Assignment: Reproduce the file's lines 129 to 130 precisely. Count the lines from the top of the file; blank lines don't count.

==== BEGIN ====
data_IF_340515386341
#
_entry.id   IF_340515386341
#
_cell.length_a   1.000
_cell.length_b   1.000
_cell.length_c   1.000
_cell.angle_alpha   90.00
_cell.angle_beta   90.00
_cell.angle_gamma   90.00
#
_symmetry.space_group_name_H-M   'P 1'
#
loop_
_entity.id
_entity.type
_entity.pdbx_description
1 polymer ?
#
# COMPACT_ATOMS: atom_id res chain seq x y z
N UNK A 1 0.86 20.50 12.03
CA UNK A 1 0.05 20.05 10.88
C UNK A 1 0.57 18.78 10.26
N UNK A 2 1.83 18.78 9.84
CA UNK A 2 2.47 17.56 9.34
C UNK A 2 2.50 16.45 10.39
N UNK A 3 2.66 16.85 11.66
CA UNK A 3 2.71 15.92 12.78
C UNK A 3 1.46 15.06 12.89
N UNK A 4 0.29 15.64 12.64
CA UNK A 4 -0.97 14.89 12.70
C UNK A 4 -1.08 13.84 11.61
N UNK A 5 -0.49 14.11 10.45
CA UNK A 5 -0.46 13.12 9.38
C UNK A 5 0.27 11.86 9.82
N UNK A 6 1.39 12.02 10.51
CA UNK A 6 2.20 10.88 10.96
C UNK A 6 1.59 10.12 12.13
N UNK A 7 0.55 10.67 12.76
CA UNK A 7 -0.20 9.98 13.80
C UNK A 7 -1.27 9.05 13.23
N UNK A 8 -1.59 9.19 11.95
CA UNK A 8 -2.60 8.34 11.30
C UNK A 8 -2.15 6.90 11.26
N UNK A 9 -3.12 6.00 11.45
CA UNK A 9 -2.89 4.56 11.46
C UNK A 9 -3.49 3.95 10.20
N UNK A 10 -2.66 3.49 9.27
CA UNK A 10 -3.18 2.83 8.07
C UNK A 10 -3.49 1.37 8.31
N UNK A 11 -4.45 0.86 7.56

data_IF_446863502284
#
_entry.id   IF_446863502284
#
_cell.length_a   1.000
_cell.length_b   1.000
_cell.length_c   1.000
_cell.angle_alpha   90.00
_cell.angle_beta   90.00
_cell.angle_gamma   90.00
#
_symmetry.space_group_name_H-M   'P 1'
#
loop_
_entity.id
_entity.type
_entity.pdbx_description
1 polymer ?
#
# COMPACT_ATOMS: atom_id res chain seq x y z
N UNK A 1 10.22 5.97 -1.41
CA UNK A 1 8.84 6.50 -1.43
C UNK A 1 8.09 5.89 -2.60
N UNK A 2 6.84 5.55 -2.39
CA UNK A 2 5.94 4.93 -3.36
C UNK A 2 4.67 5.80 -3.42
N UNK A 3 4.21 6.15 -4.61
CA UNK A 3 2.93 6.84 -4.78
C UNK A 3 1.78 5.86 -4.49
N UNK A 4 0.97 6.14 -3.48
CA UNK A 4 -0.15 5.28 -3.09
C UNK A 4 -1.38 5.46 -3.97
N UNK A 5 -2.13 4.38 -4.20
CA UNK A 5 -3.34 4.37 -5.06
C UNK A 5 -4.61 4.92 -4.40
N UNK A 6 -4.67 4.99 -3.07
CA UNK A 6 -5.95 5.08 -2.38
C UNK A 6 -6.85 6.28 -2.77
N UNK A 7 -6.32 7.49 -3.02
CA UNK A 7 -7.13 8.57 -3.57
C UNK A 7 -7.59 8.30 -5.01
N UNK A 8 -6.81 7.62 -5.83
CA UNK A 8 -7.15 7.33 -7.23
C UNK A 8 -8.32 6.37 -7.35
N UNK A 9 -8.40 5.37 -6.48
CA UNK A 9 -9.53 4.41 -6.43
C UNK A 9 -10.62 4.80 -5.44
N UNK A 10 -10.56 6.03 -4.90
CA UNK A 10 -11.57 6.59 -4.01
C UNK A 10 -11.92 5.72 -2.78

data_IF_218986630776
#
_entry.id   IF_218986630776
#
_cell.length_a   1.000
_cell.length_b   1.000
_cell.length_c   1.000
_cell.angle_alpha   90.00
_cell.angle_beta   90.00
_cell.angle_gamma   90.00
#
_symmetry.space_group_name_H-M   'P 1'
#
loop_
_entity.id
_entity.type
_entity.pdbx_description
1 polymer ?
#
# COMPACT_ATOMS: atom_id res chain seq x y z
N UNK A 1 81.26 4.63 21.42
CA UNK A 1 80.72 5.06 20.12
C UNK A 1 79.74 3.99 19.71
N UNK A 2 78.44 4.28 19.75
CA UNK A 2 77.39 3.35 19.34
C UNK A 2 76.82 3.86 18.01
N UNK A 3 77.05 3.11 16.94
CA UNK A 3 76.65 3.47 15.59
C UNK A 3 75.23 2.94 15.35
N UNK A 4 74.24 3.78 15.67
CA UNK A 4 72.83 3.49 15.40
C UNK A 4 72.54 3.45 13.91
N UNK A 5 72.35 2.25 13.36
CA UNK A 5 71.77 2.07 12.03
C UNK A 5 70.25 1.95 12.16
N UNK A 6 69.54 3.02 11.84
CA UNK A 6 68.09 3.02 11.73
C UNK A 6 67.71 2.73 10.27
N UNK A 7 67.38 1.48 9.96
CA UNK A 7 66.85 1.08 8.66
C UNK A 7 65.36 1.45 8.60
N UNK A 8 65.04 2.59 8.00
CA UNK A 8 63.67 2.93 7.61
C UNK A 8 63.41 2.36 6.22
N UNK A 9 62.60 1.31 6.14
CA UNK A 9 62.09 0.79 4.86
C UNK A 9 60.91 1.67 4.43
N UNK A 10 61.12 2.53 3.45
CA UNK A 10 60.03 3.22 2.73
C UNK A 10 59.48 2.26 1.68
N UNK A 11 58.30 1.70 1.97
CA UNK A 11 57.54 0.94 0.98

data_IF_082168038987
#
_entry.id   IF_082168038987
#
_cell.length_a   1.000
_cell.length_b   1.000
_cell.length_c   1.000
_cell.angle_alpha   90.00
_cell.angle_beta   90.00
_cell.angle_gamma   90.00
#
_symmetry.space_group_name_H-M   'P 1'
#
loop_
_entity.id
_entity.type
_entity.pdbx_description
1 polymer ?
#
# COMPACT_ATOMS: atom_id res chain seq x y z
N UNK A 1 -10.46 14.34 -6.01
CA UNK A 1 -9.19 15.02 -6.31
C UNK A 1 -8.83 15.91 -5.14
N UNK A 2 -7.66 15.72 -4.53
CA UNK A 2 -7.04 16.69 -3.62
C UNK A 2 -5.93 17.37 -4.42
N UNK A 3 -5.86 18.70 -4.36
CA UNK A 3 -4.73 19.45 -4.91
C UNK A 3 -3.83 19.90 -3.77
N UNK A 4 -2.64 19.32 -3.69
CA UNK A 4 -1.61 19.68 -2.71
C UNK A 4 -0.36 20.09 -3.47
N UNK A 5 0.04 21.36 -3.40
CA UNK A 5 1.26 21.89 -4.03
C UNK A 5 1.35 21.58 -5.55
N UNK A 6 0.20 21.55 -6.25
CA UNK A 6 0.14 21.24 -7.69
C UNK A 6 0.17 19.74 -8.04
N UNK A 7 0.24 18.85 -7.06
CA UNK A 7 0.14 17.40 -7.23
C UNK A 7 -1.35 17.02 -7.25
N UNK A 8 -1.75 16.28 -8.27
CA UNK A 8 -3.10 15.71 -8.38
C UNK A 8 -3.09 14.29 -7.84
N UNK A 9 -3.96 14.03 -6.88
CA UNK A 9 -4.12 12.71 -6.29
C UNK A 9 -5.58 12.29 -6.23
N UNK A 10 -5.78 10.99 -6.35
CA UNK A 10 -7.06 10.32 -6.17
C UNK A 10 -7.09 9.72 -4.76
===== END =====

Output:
CA UNK A 3 76.65 3.47 15.59
C UNK A 3 75.23 2.94 15.35